The word “trespasser” may well send a shiver down the spine of many commercial landowners. Trespass can take a number of different forms, from squatters in empty commercial buildings, to travellers on empty land, or protestors occupying land to gather publicity for a particular cause. While squatting in residential buildings is now a criminal offence, the criminal law does not so easily assist for commercial land. Instead, regaining possession of commercial land following incursion by trespassers can be a fraught, costly and time-consuming exercise for the landowner, often involving court proceedings and bailiffs, and resulting in an expensive clean-up and repair operation after possession is obtained. There is now an opportunity for landowners, developers and other interested parties to comment on proposals for improving the system.
The Government’s recently announced consultation on “Powers for dealing with unauthorised development and encampments” is welcome recognition that the current system needs to be strengthened to give greater powers to commercial landowners to deal with trespass incidents swiftly and without having to incur significant expense. Although the consultation is expressed to be directed predominantly at what the Government terms “unauthorised encampments” set up by the travelling community, given the statutory mechanisms for dealing with trespass are essentially the same for all categories of trespass on commercial land, the consultation has the potential to benefit commercial landowners more broadly.
In the consultation, the Government looks to gather evidence of “unauthorised encampments” and the consequent costs to landowners of regaining possession and cleaning up the land. A key set of questions focuses on the efficacy of the police powers to move trespassers on under the Criminal Justice and Public Order Act 1994, which can be difficult to invoke even when the statutory tests are met, and whether these powers should be extended. Another suggestion is whether trespass should in some circumstances be criminalised, as is the case in the Republic of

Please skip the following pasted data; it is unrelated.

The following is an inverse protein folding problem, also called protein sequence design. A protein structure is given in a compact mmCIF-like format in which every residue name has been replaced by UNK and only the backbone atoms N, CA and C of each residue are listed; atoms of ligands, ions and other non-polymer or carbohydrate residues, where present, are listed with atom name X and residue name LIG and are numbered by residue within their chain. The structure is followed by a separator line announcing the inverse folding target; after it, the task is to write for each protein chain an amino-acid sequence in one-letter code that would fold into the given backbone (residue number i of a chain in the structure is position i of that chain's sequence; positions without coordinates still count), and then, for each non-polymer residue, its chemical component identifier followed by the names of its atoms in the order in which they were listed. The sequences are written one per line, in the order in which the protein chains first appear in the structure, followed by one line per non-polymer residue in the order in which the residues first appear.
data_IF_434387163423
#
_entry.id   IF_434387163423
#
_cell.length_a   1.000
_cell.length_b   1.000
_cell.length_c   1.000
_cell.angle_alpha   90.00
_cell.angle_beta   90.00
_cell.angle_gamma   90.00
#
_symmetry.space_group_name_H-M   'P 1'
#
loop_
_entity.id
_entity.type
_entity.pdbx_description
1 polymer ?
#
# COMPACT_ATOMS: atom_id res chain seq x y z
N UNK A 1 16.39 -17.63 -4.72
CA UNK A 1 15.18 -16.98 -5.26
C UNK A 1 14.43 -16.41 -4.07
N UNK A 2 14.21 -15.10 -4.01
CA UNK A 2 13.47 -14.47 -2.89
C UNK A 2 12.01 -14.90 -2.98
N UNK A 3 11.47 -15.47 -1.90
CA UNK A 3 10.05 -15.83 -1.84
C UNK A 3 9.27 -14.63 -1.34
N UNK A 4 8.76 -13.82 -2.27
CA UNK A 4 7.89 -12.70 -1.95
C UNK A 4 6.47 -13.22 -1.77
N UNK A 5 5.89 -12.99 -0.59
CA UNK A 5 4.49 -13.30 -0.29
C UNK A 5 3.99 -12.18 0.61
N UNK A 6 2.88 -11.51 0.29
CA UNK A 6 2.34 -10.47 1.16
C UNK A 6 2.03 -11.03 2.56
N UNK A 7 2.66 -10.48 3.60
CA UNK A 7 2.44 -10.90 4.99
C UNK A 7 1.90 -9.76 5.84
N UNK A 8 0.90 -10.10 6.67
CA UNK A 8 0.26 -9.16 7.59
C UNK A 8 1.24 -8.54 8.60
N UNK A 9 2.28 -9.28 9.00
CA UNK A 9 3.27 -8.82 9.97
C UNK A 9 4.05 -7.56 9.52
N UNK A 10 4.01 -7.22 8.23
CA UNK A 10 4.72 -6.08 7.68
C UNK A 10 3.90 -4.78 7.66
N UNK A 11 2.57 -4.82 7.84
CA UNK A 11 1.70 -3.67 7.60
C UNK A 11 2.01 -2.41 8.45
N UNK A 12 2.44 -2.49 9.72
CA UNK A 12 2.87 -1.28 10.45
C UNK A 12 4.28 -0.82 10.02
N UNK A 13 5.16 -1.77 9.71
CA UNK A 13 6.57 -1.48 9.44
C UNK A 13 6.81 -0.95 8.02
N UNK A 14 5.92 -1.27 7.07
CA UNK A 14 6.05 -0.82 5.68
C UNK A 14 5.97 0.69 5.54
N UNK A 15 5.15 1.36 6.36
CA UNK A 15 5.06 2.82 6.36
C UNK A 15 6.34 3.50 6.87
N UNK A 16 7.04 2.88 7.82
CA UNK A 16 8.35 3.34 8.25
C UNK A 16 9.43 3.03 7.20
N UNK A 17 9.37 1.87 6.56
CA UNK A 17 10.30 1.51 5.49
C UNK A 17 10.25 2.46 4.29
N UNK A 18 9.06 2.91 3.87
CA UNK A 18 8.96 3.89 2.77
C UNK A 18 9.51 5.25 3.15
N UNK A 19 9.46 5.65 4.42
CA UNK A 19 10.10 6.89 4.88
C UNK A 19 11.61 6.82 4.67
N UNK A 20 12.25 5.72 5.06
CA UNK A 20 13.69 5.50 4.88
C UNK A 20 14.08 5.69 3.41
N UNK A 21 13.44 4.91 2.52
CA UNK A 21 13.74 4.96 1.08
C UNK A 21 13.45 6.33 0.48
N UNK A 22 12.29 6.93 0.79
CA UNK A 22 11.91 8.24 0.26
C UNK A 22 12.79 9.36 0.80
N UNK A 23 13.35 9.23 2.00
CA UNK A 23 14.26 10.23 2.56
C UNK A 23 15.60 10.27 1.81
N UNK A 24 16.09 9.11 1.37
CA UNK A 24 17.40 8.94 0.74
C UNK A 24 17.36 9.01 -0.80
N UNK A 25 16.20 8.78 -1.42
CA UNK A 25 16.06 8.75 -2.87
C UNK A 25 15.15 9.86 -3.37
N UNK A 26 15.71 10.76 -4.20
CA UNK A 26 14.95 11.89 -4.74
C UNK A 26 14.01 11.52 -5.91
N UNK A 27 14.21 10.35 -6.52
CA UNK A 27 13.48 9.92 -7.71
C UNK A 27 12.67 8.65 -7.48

The consultation also covers issues of cooperation between the police, local authorities and communities, and the efficacy of the court possession order process generally and specifically related to the Interim Possession Order route, all of which have the potential to be strengthened to assist commercial landowners.
Interested parties consequently have the opportunity to comment on a number of aspects of the process for dealing with trespassers. With such broad questions, the consultation provides scope for a wide array of suggestions to improve the current system and deal with sticking points such as the lack of enforcement of police powers or the length of time needed to obtain a court order for possession absent justification for involving the High Court. However, the extent of Parliament’s appetite for substantial legislative reform in this area remains to be seen.
The consultation is open for responses until 23:45 on 15 June 2018, and can be accessed and responded to online here.
Authors: Judith Smyth, Associate and Matthew Bonye, Partner and Head of Real Estate Dispute Resolution, London
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